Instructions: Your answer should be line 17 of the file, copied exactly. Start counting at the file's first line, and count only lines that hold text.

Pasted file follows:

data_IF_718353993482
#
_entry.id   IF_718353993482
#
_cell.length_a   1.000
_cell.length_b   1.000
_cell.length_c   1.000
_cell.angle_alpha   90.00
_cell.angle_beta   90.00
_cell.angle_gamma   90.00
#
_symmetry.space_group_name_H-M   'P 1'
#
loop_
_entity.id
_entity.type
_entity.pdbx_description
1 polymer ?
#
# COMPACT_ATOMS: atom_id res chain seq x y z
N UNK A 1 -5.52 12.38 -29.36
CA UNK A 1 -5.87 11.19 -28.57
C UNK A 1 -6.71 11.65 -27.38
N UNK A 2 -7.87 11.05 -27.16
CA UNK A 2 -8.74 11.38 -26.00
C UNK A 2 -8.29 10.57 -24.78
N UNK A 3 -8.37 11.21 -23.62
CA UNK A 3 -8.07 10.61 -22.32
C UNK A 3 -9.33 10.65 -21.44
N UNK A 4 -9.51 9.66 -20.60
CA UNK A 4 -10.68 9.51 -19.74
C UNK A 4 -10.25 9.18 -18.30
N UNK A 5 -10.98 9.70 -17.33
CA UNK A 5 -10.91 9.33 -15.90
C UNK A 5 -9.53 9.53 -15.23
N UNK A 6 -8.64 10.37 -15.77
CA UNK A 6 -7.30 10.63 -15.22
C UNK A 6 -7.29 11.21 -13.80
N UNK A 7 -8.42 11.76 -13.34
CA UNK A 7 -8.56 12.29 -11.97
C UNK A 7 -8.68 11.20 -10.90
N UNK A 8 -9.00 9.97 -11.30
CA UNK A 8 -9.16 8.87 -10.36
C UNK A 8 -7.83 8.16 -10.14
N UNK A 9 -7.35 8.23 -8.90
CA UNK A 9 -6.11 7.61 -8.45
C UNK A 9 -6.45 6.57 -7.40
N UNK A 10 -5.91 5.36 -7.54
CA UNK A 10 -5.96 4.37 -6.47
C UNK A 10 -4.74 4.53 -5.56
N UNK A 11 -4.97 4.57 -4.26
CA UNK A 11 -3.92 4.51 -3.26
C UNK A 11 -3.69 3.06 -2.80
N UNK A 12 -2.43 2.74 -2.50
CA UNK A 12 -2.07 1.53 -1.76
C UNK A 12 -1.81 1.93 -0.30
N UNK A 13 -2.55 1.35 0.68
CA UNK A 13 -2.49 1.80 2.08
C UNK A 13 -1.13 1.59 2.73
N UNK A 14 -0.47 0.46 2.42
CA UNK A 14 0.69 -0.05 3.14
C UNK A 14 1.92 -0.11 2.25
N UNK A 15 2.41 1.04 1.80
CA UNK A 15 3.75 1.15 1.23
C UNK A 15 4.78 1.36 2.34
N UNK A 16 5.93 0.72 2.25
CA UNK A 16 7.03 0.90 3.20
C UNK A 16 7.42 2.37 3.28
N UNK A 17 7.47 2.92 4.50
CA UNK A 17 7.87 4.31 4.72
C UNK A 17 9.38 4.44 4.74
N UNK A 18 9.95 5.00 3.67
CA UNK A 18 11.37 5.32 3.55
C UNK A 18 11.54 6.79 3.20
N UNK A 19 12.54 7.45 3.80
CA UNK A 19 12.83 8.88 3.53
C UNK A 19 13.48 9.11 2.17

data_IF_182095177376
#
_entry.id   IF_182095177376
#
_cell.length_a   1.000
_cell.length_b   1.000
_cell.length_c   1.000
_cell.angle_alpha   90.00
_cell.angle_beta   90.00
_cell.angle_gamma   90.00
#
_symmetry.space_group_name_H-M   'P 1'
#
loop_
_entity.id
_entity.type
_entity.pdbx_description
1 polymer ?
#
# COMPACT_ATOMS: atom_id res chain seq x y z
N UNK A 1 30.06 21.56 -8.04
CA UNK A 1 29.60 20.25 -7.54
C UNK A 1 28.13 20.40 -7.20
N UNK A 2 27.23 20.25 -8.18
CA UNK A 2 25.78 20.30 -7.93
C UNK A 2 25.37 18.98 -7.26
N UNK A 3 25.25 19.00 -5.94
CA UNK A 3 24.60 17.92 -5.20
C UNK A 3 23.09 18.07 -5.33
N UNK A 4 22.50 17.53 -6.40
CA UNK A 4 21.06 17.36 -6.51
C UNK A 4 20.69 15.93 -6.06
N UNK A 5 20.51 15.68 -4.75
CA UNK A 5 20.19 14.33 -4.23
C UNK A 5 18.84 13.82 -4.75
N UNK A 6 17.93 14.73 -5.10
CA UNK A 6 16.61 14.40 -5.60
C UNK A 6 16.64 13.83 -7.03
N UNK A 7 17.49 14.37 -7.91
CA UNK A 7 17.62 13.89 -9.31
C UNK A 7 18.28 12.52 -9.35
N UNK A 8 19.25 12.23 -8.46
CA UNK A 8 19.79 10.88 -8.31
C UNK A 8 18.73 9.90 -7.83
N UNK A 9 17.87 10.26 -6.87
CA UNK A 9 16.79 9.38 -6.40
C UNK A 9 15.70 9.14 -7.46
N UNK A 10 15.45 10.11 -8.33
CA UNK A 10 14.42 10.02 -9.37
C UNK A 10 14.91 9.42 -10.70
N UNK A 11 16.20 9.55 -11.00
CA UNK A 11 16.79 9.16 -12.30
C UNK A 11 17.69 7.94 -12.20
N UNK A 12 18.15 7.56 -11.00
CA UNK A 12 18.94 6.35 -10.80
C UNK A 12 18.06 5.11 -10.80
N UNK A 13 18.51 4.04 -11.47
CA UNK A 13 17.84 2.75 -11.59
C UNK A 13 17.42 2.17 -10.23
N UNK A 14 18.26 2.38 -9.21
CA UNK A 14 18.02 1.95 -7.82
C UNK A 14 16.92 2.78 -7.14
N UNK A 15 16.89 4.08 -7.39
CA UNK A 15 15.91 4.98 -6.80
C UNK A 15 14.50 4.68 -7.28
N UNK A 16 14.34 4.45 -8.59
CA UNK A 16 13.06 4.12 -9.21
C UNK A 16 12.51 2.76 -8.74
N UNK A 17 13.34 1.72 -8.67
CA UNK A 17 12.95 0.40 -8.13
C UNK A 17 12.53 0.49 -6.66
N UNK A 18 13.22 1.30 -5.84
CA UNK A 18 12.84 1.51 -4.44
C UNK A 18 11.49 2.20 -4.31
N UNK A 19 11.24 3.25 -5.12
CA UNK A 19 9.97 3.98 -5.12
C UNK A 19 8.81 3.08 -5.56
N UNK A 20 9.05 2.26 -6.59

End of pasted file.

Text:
_entity.pdbx_description